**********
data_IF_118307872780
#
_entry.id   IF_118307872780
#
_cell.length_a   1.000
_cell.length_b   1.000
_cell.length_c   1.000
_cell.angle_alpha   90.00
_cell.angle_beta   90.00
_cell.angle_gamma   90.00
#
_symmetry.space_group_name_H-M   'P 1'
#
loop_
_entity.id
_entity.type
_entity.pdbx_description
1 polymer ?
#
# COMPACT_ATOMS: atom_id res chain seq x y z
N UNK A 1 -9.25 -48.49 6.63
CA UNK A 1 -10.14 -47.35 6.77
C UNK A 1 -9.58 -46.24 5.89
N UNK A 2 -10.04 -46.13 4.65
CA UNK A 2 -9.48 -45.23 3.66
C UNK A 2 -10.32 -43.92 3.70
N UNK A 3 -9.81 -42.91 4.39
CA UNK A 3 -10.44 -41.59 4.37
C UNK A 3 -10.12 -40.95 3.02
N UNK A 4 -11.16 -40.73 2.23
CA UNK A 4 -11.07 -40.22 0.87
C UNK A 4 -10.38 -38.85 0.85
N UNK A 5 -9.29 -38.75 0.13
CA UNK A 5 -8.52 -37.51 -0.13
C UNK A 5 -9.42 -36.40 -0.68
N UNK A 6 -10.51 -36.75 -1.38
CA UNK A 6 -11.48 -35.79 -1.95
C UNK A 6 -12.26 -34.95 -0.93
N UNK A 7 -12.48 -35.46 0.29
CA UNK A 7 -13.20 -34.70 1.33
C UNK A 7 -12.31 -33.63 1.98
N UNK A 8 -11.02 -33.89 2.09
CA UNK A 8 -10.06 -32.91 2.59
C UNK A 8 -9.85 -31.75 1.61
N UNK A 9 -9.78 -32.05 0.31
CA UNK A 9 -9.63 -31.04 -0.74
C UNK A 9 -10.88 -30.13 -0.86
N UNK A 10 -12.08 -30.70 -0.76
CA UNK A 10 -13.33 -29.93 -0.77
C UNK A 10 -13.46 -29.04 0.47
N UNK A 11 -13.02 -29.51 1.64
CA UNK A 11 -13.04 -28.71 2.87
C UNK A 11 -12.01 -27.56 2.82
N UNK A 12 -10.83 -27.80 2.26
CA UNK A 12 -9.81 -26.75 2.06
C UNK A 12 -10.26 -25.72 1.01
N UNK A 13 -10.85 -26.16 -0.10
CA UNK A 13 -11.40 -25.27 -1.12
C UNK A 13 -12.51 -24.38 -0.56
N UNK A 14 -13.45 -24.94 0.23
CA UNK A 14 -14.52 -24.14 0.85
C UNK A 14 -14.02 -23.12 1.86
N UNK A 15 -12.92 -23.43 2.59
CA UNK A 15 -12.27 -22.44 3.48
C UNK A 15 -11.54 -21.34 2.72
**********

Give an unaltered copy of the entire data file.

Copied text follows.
data_IF_118307872780
#
_entry.id   IF_118307872780
#
_cell.length_a   1.000
_cell.length_b   1.000
_cell.length_c   1.000
_cell.angle_alpha   90.00
_cell.angle_beta   90.00
_cell.angle_gamma   90.00
#
_symmetry.space_group_name_H-M   'P 1'
#
loop_
_entity.id
_entity.type
_entity.pdbx_description
1 polymer ?
#
# COMPACT_ATOMS: atom_id res chain seq x y z
N UNK A 1 -9.25 -48.49 6.63
CA UNK A 1 -10.14 -47.35 6.77
C UNK A 1 -9.58 -46.24 5.89
N UNK A 2 -10.04 -46.13 4.65
CA UNK A 2 -9.48 -45.23 3.66
C UNK A 2 -10.32 -43.92 3.70
N UNK A 3 -9.81 -42.91 4.39
CA UNK A 3 -10.44 -41.59 4.37
C UNK A 3 -10.12 -40.95 3.02
N UNK A 4 -11.16 -40.73 2.23
CA UNK A 4 -11.07 -40.22 0.87
C UNK A 4 -10.38 -38.85 0.85
N UNK A 5 -9.29 -38.75 0.13
CA UNK A 5 -8.52 -37.51 -0.13
C UNK A 5 -9.42 -36.40 -0.68
N UNK A 6 -10.51 -36.75 -1.38
CA UNK A 6 -11.48 -35.79 -1.95
C UNK A 6 -12.26 -34.95 -0.93
N UNK A 7 -12.48 -35.46 0.29
CA UNK A 7 -13.20 -34.70 1.33
C UNK A 7 -12.31 -33.63 1.98
N UNK A 8 -11.02 -33.89 2.09
CA UNK A 8 -10.06 -32.91 2.59
C UNK A 8 -9.85 -31.75 1.61
N UNK A 9 -9.78 -32.05 0.31
CA UNK A 9 -9.63 -31.04 -0.74
C UNK A 9 -10.88 -30.13 -0.86
N UNK A 10 -12.08 -30.70 -0.76
CA UNK A 10 -13.33 -29.93 -0.77
C UNK A 10 -13.46 -29.04 0.47
N UNK A 11 -13.02 -29.51 1.64
CA UNK A 11 -13.04 -28.71 2.87
C UNK A 11 -12.01 -27.56 2.82
N UNK A 12 -10.83 -27.80 2.26
CA UNK A 12 -9.81 -26.75 2.06
C UNK A 12 -10.26 -25.72 1.01
N UNK A 13 -10.85 -26.16 -0.10
CA UNK A 13 -11.40 -25.27 -1.12
C UNK A 13 -12.51 -24.38 -0.56
N UNK A 14 -13.45 -24.94 0.23
CA UNK A 14 -14.52 -24.14 0.85
C UNK A 14 -14.02 -23.12 1.86
N UNK A 15 -12.92 -23.43 2.59
CA UNK A 15 -12.27 -22.44 3.48
C UNK A 15 -11.54 -21.34 2.72